Quis custodiet ipsos custodes? Who fact checks the fact checkers? With politicians accused of playing fast and loose with the truth, and with “fake news” websites springing up to exploit political prejudices, many rely on the services of independent “fact checking” sites and organisations.
How long, then, before the term “fake fact checker” enters the political lexicon? If it’s easy to dupe someone into believing a website is a legitimate media organisation, then surely it’s easy to dupe someone into believing a bogus fact checking site is real? Plus, when confronted with a link to a fact checker, surely many people will simply dismiss the organisation as biased or selective in how it present the facts?
Would an international ‘fact checking’ agency be a good solution? It could be an independent federation made up of national fact checking websites and organisations. It could be a voluntary organisation, without any legal or regulatory powers, but with the resources to look at whether there is consistency across a broad range of independent fact checkers when it comes to particularly contentious stories or websites. Would this be a positive step?
To get a response, we spoke to Jodie Ginsberg, Chief Executive of the Index on Censorship, a campaigning organisation which aims to “raise awareness about threats to free expression and the value of free speech as the first step to tackling censorship”. We asked her if she would support the idea of an international fact checking agency or body. What would she say?
I think we shouldn’t rely on a magic bullet system – and certainly not one which involves regulation – to deal with the phenomenon of fake news. We’ve always had propaganda of varying sorts over the years, and trying to find either governmental mechanisms or individual organisations having mechanisms is not the way forward.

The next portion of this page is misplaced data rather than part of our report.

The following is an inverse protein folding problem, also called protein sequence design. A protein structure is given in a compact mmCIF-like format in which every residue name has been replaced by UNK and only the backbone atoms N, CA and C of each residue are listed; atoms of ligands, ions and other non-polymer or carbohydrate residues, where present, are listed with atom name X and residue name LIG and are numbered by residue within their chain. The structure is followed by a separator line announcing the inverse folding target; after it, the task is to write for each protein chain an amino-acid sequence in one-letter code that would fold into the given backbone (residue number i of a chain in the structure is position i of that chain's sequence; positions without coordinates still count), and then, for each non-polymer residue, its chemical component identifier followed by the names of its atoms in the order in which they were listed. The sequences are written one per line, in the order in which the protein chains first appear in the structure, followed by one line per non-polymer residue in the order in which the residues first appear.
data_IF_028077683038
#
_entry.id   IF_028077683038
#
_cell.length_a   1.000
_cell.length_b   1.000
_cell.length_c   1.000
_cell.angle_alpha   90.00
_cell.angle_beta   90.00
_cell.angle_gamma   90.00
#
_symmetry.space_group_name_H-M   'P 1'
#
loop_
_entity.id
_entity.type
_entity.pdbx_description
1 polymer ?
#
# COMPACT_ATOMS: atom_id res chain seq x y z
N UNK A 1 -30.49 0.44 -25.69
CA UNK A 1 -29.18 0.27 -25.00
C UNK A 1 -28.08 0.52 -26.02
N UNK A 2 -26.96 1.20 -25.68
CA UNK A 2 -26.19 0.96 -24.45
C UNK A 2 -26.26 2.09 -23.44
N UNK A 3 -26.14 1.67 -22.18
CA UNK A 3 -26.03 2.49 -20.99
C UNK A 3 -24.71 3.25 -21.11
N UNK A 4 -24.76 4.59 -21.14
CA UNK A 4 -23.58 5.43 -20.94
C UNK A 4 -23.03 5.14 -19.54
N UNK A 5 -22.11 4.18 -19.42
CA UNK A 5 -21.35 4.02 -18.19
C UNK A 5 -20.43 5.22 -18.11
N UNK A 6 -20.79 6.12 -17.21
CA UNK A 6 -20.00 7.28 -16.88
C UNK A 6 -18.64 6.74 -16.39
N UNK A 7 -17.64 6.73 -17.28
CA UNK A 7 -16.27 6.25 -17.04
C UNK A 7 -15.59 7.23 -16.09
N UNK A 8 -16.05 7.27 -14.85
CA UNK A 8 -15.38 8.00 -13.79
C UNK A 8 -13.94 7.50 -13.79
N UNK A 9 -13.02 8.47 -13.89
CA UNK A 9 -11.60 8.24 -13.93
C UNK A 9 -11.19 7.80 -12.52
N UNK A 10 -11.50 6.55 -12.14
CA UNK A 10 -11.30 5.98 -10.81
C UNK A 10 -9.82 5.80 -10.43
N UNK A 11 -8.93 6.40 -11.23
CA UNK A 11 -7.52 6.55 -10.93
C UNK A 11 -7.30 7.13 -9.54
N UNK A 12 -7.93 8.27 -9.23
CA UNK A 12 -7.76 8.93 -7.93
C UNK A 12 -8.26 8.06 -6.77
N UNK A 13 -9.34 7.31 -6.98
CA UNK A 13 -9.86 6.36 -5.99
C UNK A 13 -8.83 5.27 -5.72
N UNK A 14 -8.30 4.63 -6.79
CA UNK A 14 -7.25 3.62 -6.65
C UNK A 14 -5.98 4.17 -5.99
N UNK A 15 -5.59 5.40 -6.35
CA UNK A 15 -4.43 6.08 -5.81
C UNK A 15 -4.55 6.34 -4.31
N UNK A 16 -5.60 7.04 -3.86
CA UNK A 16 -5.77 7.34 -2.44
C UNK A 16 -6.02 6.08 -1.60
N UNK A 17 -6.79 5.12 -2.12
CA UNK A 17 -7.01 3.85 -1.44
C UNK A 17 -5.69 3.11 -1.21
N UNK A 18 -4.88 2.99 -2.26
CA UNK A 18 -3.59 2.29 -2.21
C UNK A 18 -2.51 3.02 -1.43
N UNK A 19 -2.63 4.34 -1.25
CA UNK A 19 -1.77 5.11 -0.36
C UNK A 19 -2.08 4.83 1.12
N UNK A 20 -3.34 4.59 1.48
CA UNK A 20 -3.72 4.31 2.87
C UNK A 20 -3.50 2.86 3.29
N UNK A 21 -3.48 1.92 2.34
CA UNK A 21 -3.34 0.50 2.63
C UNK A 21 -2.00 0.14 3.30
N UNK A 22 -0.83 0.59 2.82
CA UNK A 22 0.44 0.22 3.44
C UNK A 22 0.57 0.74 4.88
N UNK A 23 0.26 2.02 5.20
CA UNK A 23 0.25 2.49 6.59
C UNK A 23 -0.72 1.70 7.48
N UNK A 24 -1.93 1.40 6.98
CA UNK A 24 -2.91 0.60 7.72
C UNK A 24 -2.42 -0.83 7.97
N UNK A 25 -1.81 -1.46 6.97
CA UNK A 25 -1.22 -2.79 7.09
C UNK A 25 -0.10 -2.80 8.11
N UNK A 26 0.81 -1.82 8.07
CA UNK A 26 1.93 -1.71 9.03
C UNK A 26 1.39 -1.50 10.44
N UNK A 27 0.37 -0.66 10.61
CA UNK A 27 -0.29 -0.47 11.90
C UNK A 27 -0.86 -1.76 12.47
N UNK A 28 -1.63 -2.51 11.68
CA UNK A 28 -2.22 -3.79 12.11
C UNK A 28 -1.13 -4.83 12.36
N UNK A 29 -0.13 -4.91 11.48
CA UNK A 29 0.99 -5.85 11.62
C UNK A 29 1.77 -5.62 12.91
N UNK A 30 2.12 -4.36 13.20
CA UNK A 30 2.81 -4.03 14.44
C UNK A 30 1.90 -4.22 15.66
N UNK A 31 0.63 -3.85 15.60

I think what we need to be able to do is ensure that users of information have the tools necessary to interrogate whether something is reliable or not. I think we certainly wouldn’t want to rely on a single fact checking organisation. As we’ve seen in the states, a number of fact checking organisations have popped up that, in and of themselves, are partisan. So, it’s not just about whether facts are true or not, it’s the way in which you present them that can also be problematic. For example, even if you have a fact checking organisation, it might choose to only present facts that support its particular side of the case. So, relying simply on one single fact checking organisation as the solution to this problem is also dangerous.
To get another perspective, we also spoke to Renate Schroeder, Director of the European Federation of Journalists in Brussels. What was her opinion?
Well, first of all, there is a lot of discussion around fact checking at the moment, and I think there are some excellent initiatives; for example, what I find good in Norway is that all the media, plus the public service media, have got together to do fact checking. So, it’s also not one media competing against the other ones, which has a positive impact.
For us, it’s very important that journalists are also involved, because previously it was part of the newsroom; fact checking is part, in a way, of the DNA of journalists. But, of course, we know also with the speed of internet and everything that it’s becoming more and more difficult. So, support is welcome.